Forms of payment No specifications regarding form of payment (benefits such as lodging and rental cars could be counted towards wages) Employer must pay at least the offered wage, either in cash or check, “free-and-clear” of any conditions on payment.If lodging is provided as part of wage, must be clearly deducted from paycheck. Any such deductions must be stated in the job order. Rental cars, etc. are not permitted as forms of payment.
Frequency of pay No specifications required Employer must pay the more frequently of every two weeks or according to prevailing practice in the area of intended employment.
Guarantee of payment to H-2B workers, regardless of whether they work No specifications required Employer must guarantee to offer wages for a total number of work hours equal to at least three-fourths of the workdays in every 12-week period (or, for job orders lasting less than 120 days, 6-week period).
Earnings statements No specifications required Employer must keep accurate pay and hours records and supply workers with earnings statements on or before each payday.

 

 

 

Fees & Additional Expenses

 

Matter Previously Now
Inbound travel expenses (to U.S.) No specifications required Employer must pay for or reimburse H-2B employees for travel from home country to U.S., including related daily subsistence, for all employees who complete at least 50% of the employment period. *Reimbursement for inbound travel must be given to H-2B employees within first work week.
Outbound travel expenses (back to home country) Employer must pay for outbound travel only when worker is dismissed prior to employment end date Employer must pay for or reimburse H-2B employees for travel from U.S. to home country, including daily subsistence, for all employees who are dismissed prior to employment end date OR worked until Employment End Date.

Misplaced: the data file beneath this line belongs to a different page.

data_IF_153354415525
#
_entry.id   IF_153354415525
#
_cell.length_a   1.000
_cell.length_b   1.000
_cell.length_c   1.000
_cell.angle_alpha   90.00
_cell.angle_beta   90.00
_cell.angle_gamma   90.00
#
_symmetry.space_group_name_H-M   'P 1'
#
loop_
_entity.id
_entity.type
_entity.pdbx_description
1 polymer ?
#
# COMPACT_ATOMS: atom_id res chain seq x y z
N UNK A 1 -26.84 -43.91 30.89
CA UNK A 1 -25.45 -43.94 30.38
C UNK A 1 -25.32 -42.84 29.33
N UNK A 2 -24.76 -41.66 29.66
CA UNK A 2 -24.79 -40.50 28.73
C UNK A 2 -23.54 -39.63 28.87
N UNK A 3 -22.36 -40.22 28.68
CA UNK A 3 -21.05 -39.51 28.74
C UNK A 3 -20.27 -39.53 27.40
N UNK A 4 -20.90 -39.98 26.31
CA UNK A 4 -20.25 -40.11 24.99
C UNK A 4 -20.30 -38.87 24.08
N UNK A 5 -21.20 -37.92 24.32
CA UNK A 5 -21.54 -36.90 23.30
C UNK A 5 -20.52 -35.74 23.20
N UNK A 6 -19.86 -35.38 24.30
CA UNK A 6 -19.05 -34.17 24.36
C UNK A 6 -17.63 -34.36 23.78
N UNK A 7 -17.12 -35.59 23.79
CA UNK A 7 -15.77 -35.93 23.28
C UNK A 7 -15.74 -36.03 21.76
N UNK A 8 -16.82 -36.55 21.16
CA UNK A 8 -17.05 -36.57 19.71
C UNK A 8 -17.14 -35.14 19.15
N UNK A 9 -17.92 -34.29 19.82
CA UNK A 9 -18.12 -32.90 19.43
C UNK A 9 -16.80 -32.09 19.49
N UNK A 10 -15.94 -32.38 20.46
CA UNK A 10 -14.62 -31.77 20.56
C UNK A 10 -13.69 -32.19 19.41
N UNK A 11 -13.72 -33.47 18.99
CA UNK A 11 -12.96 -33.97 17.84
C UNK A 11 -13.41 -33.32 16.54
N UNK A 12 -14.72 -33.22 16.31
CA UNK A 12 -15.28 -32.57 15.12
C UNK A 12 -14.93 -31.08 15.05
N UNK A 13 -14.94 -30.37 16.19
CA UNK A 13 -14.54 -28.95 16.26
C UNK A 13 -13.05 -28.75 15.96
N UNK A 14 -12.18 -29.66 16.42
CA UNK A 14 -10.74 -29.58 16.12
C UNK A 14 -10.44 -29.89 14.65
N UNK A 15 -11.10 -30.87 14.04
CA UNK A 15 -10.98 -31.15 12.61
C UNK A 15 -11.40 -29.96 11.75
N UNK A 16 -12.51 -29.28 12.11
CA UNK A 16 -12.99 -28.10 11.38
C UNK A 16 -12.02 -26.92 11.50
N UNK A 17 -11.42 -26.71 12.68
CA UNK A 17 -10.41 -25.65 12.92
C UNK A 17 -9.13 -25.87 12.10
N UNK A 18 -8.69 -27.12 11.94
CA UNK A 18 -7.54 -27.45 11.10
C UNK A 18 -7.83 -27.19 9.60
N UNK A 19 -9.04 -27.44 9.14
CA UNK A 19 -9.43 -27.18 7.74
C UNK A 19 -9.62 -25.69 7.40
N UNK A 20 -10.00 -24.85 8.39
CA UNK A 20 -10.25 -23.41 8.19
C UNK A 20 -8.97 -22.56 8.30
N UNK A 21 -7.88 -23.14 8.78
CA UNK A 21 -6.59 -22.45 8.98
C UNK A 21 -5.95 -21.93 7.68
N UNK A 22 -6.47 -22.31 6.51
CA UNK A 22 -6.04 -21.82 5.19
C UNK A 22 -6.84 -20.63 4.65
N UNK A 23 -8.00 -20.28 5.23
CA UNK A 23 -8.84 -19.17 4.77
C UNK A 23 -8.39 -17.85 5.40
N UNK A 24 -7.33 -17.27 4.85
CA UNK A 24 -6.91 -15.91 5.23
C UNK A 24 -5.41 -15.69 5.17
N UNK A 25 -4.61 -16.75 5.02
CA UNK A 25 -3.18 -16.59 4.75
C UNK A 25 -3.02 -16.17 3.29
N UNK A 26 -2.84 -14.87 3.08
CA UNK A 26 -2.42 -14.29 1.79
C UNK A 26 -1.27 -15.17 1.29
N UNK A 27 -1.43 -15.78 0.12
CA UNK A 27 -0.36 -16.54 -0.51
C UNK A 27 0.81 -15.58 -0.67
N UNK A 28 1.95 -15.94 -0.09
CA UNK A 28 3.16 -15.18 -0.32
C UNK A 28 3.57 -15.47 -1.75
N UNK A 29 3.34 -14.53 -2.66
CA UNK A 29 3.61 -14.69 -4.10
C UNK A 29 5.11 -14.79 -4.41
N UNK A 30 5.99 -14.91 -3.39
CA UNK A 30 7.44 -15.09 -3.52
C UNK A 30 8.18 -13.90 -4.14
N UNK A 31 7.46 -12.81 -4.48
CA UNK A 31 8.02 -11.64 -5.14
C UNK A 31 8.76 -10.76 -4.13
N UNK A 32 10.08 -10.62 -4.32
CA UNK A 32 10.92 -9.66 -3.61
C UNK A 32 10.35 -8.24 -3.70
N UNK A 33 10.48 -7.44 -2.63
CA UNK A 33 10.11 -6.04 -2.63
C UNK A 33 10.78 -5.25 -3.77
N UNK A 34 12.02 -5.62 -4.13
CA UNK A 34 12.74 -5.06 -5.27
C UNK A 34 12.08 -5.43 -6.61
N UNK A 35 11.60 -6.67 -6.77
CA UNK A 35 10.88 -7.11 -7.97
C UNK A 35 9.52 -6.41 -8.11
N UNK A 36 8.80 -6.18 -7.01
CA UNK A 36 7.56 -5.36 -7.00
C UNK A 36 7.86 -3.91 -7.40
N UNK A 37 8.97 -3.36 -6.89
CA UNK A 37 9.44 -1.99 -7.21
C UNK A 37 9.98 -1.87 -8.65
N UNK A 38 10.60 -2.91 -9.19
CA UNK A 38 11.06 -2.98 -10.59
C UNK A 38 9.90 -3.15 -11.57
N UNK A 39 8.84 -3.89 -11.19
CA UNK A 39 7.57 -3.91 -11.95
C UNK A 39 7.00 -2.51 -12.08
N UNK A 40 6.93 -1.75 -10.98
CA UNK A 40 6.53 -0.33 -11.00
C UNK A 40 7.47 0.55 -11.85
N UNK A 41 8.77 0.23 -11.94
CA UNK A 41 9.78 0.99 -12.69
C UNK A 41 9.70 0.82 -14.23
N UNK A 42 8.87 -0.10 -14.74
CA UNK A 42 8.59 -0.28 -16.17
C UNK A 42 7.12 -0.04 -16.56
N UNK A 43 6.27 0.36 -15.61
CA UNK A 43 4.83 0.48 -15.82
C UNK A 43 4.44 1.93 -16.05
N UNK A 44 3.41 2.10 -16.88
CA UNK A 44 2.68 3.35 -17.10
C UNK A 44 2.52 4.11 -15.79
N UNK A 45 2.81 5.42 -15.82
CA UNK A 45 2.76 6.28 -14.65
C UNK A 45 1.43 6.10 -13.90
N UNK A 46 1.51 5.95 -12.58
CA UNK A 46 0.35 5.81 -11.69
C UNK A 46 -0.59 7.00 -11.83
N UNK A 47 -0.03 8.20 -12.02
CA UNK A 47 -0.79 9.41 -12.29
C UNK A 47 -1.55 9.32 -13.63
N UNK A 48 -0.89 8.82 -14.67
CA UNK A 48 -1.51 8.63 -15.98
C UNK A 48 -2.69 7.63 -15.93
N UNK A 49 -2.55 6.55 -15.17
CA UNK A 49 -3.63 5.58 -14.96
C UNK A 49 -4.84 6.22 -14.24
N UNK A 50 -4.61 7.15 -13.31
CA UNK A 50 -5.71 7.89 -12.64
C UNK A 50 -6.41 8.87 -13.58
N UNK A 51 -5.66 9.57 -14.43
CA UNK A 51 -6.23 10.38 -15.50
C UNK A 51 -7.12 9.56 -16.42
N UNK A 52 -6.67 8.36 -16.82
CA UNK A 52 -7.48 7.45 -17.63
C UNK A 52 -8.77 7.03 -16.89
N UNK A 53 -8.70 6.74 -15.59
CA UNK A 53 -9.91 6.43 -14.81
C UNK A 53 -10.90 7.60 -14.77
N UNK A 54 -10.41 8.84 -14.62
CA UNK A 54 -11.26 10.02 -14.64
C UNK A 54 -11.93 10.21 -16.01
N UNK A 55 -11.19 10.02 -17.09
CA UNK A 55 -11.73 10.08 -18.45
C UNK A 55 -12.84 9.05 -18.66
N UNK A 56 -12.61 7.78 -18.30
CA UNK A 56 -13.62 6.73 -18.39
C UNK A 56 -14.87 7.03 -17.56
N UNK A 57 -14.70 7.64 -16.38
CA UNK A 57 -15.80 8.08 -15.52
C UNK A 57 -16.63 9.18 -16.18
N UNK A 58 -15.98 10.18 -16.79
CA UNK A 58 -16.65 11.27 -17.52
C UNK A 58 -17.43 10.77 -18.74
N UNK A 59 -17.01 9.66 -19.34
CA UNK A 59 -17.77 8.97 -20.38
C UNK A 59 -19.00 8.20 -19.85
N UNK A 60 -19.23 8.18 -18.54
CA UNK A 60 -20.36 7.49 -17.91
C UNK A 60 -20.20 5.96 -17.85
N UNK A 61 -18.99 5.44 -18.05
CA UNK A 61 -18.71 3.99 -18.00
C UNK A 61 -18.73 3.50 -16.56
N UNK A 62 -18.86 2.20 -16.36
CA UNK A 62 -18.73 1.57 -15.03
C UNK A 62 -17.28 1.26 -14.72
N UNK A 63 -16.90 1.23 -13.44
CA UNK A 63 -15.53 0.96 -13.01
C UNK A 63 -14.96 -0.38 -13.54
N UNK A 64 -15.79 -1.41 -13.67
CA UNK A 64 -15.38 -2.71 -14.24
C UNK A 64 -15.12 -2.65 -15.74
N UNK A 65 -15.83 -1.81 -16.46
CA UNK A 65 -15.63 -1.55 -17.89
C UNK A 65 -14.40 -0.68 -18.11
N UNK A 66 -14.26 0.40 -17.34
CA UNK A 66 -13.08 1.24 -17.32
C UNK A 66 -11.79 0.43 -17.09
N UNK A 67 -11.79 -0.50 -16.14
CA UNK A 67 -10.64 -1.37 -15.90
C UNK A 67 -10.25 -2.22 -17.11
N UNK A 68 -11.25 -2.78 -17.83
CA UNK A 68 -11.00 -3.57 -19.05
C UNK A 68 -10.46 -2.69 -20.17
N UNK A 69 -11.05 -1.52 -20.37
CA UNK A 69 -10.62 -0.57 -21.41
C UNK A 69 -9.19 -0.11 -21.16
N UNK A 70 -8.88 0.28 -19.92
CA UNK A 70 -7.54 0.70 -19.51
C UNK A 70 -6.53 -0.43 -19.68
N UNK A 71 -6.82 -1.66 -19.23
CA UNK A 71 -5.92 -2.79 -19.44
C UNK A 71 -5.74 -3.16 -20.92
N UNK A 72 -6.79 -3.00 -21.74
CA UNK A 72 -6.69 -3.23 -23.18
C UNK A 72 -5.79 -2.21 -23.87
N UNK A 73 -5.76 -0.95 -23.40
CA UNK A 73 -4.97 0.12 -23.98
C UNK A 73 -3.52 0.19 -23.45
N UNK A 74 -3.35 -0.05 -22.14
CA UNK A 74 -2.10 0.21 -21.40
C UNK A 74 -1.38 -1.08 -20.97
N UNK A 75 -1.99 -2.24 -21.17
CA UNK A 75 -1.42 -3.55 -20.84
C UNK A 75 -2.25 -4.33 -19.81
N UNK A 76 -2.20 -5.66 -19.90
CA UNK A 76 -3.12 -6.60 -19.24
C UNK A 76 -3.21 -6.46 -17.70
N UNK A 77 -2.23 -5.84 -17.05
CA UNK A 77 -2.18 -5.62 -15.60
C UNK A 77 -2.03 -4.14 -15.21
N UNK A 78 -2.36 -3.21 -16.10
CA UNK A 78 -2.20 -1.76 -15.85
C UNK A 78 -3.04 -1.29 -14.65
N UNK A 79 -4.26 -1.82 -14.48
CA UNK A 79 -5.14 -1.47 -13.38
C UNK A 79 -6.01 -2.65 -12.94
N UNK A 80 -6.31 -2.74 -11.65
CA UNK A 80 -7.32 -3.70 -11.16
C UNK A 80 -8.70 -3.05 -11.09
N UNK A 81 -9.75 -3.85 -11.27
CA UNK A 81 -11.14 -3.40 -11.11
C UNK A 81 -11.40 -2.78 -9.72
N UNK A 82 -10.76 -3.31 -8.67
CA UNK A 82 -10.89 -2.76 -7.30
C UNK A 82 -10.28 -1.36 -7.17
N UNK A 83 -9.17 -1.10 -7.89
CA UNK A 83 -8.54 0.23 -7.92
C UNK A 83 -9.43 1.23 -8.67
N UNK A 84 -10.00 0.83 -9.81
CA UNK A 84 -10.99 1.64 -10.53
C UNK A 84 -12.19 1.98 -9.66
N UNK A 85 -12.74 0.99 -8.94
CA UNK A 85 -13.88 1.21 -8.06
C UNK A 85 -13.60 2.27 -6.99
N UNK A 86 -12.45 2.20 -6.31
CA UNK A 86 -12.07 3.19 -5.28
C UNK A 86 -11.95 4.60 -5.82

Visa and visa-related fees No specifications required Employer must pay or reimburse ALL visa and related fees, including Visa Interview fees at U.S. Consulate (usually $190 per applicant) and travel to U.S. Consulate (if bus, train or flight is required).
Job-related supplies and tools No specifications required Employer must provide all tools, supplies and equipment needed to perform the job.
Inbound and outbound travel for U.S. workers in same occupation as H-2B workers No specifications required Employer must provide or reimburse inbound and outbound travel and subsistence during travel for all U.S. workers in same occupation who are not reasonably able to return to their residence within the same workday.

 

*Please note that the above charts do not encompass all of the changes in the H-2B process and regulations. For example, substantial changes have been implemented for employers who use H-2B recruiters. Instead, the charts above are intended to highlight the changes that are most relevant to HFTP organizations.

In summary, April 2015 was again a stressful one for those operating seasonal businesses due to the surprises caused by the sudden change in the H-2B seasonal visa process. In speaking with government representatives and Congressional liaisons, it seems that these regulations are here to stay. For those going through the H-2B visa process for the first time in the coming months, be sure to note the important changes highlighted above. Please do not hesitate to contact us with any questions as you navigate the new H-2B visa process.

 

Pabian_KeithwKeith A. Pabian (@PabianLaw) is an immigration attorney at Pabian Law, LLC.  He has developed a unique niche in representing organizations in the club and hospitality industries across the nation in visa and immigration matters.  He can be reached at keith@pabianlaw.com or (617) 939-9444.  This article was prepared for educational purposes only.